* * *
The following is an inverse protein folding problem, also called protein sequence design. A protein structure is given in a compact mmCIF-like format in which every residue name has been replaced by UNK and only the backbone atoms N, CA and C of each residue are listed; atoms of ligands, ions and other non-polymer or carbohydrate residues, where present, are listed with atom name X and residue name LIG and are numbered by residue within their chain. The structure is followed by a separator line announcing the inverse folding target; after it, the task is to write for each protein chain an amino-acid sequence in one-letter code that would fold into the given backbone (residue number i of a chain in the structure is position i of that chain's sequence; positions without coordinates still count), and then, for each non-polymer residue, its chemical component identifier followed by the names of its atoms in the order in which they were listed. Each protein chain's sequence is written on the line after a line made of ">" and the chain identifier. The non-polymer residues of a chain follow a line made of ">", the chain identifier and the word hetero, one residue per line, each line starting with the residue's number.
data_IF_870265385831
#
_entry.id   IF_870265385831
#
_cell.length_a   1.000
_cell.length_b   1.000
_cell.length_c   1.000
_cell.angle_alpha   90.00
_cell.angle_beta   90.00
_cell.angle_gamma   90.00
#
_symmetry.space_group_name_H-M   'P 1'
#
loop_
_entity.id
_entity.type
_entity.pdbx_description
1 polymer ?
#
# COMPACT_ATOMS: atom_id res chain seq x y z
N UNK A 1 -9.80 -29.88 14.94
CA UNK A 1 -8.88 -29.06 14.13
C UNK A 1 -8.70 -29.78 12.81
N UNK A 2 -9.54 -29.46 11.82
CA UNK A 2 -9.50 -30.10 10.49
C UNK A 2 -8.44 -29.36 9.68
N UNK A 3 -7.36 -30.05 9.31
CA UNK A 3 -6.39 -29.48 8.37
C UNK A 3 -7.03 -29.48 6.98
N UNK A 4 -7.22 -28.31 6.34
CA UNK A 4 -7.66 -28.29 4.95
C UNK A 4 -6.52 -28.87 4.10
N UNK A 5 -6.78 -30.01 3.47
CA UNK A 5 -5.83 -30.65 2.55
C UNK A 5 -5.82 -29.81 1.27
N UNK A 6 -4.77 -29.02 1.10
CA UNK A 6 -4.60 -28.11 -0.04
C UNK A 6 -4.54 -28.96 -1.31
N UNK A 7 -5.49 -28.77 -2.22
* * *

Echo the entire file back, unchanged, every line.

The following is an inverse protein folding problem, also called protein sequence design. A protein structure is given in a compact mmCIF-like format in which every residue name has been replaced by UNK and only the backbone atoms N, CA and C of each residue are listed; atoms of ligands, ions and other non-polymer or carbohydrate residues, where present, are listed with atom name X and residue name LIG and are numbered by residue within their chain. The structure is followed by a separator line announcing the inverse folding target; after it, the task is to write for each protein chain an amino-acid sequence in one-letter code that would fold into the given backbone (residue number i of a chain in the structure is position i of that chain's sequence; positions without coordinates still count), and then, for each non-polymer residue, its chemical component identifier followed by the names of its atoms in the order in which they were listed. Each protein chain's sequence is written on the line after a line made of ">" and the chain identifier. The non-polymer residues of a chain follow a line made of ">", the chain identifier and the word hetero, one residue per line, each line starting with the residue's number.
data_IF_870265385831
#
_entry.id   IF_870265385831
#
_cell.length_a   1.000
_cell.length_b   1.000
_cell.length_c   1.000
_cell.angle_alpha   90.00
_cell.angle_beta   90.00
_cell.angle_gamma   90.00
#
_symmetry.space_group_name_H-M   'P 1'
#
loop_
_entity.id
_entity.type
_entity.pdbx_description
1 polymer ?
#
# COMPACT_ATOMS: atom_id res chain seq x y z
N UNK A 1 -9.80 -29.88 14.94
CA UNK A 1 -8.88 -29.06 14.13
C UNK A 1 -8.70 -29.78 12.81
N UNK A 2 -9.54 -29.46 11.82
CA UNK A 2 -9.50 -30.10 10.49
C UNK A 2 -8.44 -29.36 9.68
N UNK A 3 -7.36 -30.05 9.31
CA UNK A 3 -6.39 -29.48 8.37
C UNK A 3 -7.03 -29.48 6.98
N UNK A 4 -7.22 -28.31 6.34
CA UNK A 4 -7.66 -28.29 4.95
C UNK A 4 -6.52 -28.87 4.10
N UNK A 5 -6.78 -30.01 3.47
CA UNK A 5 -5.83 -30.65 2.55
C UNK A 5 -5.82 -29.81 1.27
N UNK A 6 -4.77 -29.02 1.10
CA UNK A 6 -4.60 -28.11 -0.04
C UNK A 6 -4.54 -28.96 -1.31
N UNK A 7 -5.49 -28.77 -2.22